With the nation’s attention turned to the financial crisis, the White House today announced that the president intends to nominate F. Chase Hutto III, a senior aide to Vice President Dick Cheney, as assistant secretary for policy and international affairs within the Energy Department.
Hutto, who has been a leading opponent of environmental regulations within the administration, would be in charge of the department’s policies on climate change — if he is confirmed by the Senate. According to the DOE’s website, in this post Hutto would serve as the “primary advisor to the Secretary and the Department on energy and technology policy development,” oversee policy analysis, and lead the DOE’s international activities.
His name was first floated as the top candidate for the post last month. The Washington Post reported that Hutto “played a prominent behind-the-scenes role in shaping the administration’s environmental policies for several years,” and helped “to rewrite rules affecting the air that Americans breathe and the waters that oil tankers traverse.” Throughout his tenure in the administration, he has opposed regulations on industry, according to those who worked closely with him.
His record includes attempting to scale back rules proposed by the National Oceanic and Atmospheric Administration that would protect endangered North Atlantic right whales from deadly run-ins with sea vessels. He also advocated for an expedited decision last year for Shell Oil as it petitioned NOAA for an “incidental harassment authorization” that would allow the company to injure or kill a small number of marine mammals in the process of drilling for oil and gas drilling off the coast of Alaska. Shell eventually withdrew the request.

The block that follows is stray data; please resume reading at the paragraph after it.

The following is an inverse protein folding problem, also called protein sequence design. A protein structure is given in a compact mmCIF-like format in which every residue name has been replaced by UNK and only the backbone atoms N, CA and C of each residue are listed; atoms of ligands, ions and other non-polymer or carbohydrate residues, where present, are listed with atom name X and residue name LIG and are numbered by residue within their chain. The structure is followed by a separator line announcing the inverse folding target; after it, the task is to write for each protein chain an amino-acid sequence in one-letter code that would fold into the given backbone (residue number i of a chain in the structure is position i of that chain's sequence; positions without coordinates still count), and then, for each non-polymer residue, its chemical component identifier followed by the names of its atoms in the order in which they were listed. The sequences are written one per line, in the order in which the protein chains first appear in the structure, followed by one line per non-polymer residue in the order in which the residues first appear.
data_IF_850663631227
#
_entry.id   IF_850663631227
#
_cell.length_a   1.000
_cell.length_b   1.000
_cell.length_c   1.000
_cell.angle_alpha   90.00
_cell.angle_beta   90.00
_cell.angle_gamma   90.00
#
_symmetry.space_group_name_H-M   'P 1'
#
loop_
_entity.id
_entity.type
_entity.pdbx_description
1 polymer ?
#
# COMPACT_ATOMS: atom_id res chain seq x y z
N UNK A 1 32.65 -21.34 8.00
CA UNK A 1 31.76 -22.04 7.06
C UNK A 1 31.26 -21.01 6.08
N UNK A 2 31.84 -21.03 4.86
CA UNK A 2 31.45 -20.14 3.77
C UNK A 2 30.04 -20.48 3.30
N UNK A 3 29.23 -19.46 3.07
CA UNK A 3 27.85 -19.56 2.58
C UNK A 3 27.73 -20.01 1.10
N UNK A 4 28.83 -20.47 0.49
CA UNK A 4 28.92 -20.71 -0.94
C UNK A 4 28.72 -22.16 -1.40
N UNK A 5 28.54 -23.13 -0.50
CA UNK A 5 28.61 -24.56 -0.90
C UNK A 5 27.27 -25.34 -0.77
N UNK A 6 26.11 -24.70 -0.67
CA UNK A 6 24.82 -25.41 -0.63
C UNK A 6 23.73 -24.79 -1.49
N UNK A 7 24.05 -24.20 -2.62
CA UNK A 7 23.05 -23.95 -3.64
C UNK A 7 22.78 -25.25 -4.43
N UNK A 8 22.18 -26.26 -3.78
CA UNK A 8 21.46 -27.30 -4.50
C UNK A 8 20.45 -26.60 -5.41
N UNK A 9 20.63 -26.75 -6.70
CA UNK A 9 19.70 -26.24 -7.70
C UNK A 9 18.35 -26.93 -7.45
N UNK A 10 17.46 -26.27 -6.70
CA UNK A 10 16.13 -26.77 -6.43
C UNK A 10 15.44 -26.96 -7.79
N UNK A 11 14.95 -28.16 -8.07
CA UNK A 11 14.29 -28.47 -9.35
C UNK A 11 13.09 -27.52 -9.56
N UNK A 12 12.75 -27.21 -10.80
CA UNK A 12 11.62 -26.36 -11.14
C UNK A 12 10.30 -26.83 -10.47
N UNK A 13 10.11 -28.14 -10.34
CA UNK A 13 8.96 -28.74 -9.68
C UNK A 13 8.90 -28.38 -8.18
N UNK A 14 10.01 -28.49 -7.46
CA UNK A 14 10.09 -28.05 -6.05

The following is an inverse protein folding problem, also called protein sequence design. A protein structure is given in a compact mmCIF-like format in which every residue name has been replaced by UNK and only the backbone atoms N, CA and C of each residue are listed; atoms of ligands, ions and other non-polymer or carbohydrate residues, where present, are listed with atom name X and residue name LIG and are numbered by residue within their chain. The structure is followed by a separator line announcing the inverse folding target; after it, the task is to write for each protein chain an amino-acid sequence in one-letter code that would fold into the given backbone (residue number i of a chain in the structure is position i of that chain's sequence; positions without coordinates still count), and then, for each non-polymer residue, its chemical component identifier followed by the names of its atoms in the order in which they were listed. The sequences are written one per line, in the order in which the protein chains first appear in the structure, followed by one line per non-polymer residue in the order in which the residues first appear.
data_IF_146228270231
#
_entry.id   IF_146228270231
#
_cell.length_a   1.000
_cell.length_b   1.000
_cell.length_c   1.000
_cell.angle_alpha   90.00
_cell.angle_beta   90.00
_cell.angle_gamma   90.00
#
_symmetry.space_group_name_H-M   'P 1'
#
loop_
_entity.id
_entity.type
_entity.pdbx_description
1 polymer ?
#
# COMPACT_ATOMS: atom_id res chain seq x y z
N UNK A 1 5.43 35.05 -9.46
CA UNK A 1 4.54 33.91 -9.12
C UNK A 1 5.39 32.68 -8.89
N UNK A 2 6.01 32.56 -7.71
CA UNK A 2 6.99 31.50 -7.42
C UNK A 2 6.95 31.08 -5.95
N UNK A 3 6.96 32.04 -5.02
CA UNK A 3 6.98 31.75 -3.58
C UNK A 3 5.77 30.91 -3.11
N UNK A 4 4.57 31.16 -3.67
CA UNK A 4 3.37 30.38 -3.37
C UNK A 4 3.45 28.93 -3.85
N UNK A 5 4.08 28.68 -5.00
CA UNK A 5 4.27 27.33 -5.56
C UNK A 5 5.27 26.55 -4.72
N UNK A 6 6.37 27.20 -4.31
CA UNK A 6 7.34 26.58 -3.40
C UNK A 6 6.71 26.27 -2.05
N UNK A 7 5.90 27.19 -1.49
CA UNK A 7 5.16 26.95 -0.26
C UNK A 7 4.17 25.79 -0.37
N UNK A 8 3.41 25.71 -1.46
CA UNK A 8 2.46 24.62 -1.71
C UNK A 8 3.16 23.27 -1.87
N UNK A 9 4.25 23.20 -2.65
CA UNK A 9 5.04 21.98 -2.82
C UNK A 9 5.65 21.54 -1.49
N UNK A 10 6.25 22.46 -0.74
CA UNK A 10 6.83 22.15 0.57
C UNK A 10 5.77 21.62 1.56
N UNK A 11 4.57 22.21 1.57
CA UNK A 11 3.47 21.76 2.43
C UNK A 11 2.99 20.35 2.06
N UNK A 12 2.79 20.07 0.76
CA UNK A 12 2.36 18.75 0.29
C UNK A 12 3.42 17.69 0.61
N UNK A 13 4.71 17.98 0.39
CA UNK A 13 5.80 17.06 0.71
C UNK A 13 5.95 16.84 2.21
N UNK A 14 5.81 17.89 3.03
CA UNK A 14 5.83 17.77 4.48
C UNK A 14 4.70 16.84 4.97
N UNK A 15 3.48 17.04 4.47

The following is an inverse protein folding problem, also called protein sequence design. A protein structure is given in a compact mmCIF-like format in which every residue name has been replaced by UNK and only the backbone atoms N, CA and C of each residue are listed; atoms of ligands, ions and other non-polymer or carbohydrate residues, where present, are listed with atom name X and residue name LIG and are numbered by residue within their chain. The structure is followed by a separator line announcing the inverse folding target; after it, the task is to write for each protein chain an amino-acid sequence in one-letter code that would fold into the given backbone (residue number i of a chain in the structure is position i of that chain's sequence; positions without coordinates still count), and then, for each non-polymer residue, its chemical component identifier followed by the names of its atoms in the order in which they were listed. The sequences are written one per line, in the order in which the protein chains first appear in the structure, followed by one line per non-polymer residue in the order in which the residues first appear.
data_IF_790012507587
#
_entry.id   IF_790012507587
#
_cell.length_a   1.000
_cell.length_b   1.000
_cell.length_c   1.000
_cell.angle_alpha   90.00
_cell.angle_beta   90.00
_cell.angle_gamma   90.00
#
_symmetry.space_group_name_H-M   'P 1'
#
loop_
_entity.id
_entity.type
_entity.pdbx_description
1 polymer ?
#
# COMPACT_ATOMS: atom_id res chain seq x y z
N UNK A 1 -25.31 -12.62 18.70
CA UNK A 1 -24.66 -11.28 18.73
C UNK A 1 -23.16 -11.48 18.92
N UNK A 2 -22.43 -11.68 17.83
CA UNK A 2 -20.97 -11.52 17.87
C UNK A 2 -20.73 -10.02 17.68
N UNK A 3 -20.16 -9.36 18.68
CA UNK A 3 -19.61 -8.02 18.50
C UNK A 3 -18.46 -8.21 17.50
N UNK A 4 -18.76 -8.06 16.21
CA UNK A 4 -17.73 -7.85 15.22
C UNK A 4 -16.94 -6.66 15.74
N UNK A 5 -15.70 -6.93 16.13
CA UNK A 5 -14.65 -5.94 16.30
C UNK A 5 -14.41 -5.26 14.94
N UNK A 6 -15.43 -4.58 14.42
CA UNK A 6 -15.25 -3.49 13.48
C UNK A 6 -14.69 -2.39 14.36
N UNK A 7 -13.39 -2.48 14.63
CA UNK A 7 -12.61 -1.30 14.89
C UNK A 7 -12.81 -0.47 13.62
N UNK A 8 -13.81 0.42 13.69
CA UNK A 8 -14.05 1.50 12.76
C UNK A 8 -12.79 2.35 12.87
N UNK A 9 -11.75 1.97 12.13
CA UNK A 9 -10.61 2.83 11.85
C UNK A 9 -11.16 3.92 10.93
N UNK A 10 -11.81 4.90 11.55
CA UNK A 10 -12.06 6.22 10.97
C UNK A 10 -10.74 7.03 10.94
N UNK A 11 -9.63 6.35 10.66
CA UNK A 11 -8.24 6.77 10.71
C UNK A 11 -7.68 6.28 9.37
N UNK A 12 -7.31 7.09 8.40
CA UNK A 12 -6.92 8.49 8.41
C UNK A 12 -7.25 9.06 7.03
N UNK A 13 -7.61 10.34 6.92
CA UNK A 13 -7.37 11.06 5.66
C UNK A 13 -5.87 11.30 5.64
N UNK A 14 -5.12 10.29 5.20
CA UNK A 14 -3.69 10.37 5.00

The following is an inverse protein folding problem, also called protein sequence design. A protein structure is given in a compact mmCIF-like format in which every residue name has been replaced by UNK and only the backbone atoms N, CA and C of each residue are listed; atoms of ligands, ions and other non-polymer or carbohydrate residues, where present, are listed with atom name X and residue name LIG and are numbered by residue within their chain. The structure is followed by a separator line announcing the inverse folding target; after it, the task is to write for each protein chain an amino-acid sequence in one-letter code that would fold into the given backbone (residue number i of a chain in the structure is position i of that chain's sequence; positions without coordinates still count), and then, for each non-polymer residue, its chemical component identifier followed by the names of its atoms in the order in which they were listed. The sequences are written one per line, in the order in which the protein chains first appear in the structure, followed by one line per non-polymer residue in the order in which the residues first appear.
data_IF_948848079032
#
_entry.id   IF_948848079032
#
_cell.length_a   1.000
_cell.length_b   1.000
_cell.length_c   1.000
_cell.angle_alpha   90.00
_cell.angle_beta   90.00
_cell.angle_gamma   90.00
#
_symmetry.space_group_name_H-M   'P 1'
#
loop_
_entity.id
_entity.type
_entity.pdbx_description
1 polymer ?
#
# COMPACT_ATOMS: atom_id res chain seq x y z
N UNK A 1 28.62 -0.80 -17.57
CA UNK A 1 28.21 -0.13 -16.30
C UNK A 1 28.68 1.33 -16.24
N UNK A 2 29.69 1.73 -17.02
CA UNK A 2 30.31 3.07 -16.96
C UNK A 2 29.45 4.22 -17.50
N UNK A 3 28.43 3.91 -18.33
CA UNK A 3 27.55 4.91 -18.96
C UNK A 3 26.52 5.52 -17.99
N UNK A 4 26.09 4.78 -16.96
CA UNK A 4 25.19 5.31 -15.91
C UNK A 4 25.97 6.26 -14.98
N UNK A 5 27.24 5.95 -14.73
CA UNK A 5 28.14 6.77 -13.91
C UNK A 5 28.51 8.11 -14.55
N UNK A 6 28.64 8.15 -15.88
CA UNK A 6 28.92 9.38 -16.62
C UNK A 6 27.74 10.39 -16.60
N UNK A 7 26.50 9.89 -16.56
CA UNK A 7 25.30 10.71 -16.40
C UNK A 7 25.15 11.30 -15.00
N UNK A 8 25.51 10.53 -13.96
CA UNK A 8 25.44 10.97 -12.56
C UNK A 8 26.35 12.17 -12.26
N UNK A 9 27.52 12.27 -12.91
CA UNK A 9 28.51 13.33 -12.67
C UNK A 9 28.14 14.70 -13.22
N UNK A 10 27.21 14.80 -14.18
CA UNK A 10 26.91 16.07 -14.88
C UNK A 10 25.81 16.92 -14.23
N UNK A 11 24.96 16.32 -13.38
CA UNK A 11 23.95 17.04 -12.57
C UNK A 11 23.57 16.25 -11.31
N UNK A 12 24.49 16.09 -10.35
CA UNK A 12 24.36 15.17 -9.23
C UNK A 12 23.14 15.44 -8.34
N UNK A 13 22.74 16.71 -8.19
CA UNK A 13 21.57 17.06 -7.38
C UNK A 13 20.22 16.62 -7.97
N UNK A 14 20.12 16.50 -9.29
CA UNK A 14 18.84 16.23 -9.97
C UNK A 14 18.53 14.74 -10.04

Earlier this month, Sens. Robert Menendez (D-N.J.) and Bernie Sanders (I-Vt.), both members of the Energy and Natural Resources Committee, urged Bush not to nominate Hutto to the post. The two issued a statement today condemning the selection.
“Talk about the fox guarding the henhouse. A Cheney aide who represents everything that is wrong with the direction of our energy and environmental policies is now helping lead the Department of Energy,” said Menendez in a statement. “This is highly concerning to those of us who want to end our addiction to oil, create jobs, lower energy prices, and reduce global warming pollution.”
Since the Senate is pretty busy right now, it’s not likely that they’ll take action on Hutto’s nomination. And even if he is appointed, there are only 116 days left in the administration. Not that anyone’s counting.